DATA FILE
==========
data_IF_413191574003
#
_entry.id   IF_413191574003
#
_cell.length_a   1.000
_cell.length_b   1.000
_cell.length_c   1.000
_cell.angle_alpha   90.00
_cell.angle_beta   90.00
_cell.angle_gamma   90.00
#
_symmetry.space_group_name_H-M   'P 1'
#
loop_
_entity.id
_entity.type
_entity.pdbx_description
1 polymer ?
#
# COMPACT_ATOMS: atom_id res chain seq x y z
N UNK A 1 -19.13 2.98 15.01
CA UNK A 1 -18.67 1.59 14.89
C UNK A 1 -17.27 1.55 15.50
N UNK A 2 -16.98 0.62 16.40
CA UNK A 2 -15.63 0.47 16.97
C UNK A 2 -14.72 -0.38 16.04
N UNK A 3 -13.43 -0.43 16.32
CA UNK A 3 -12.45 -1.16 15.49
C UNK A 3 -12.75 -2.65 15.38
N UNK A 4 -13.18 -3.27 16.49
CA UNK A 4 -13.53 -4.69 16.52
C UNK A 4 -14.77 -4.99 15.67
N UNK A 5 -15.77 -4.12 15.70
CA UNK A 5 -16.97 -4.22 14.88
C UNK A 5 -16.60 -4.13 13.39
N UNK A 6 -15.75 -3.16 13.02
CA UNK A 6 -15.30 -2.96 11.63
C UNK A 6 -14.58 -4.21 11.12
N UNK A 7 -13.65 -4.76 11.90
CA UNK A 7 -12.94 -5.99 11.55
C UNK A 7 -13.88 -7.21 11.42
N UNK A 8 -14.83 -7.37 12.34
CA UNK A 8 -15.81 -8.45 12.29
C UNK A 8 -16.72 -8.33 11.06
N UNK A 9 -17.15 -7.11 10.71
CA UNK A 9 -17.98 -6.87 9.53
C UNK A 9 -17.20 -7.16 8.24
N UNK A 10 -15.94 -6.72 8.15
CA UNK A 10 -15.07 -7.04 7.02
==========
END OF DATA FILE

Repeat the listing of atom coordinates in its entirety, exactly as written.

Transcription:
data_IF_413191574003
#
_entry.id   IF_413191574003
#
_cell.length_a   1.000
_cell.length_b   1.000
_cell.length_c   1.000
_cell.angle_alpha   90.00
_cell.angle_beta   90.00
_cell.angle_gamma   90.00
#
_symmetry.space_group_name_H-M   'P 1'
#
loop_
_entity.id
_entity.type
_entity.pdbx_description
1 polymer ?
#
# COMPACT_ATOMS: atom_id res chain seq x y z
N UNK A 1 -19.13 2.98 15.01
CA UNK A 1 -18.67 1.59 14.89
C UNK A 1 -17.27 1.55 15.50
N UNK A 2 -16.98 0.62 16.40
CA UNK A 2 -15.63 0.47 16.97
C UNK A 2 -14.72 -0.38 16.04
N UNK A 3 -13.43 -0.43 16.32
CA UNK A 3 -12.45 -1.16 15.49
C UNK A 3 -12.75 -2.65 15.38
N UNK A 4 -13.18 -3.27 16.49
CA UNK A 4 -13.53 -4.69 16.52
C UNK A 4 -14.77 -4.99 15.67
N UNK A 5 -15.77 -4.12 15.70
CA UNK A 5 -16.97 -4.22 14.88
C UNK A 5 -16.60 -4.13 13.39
N UNK A 6 -15.75 -3.16 13.02
CA UNK A 6 -15.30 -2.96 11.63
C UNK A 6 -14.58 -4.21 11.12
N UNK A 7 -13.65 -4.76 11.90
CA UNK A 7 -12.94 -5.99 11.55
C UNK A 7 -13.88 -7.21 11.42
N UNK A 8 -14.83 -7.37 12.34
CA UNK A 8 -15.81 -8.45 12.29
C UNK A 8 -16.72 -8.33 11.06
N UNK A 9 -17.15 -7.11 10.71
CA UNK A 9 -17.98 -6.87 9.53
C UNK A 9 -17.20 -7.16 8.24
N UNK A 10 -15.94 -6.72 8.15
CA UNK A 10 -15.07 -7.04 7.02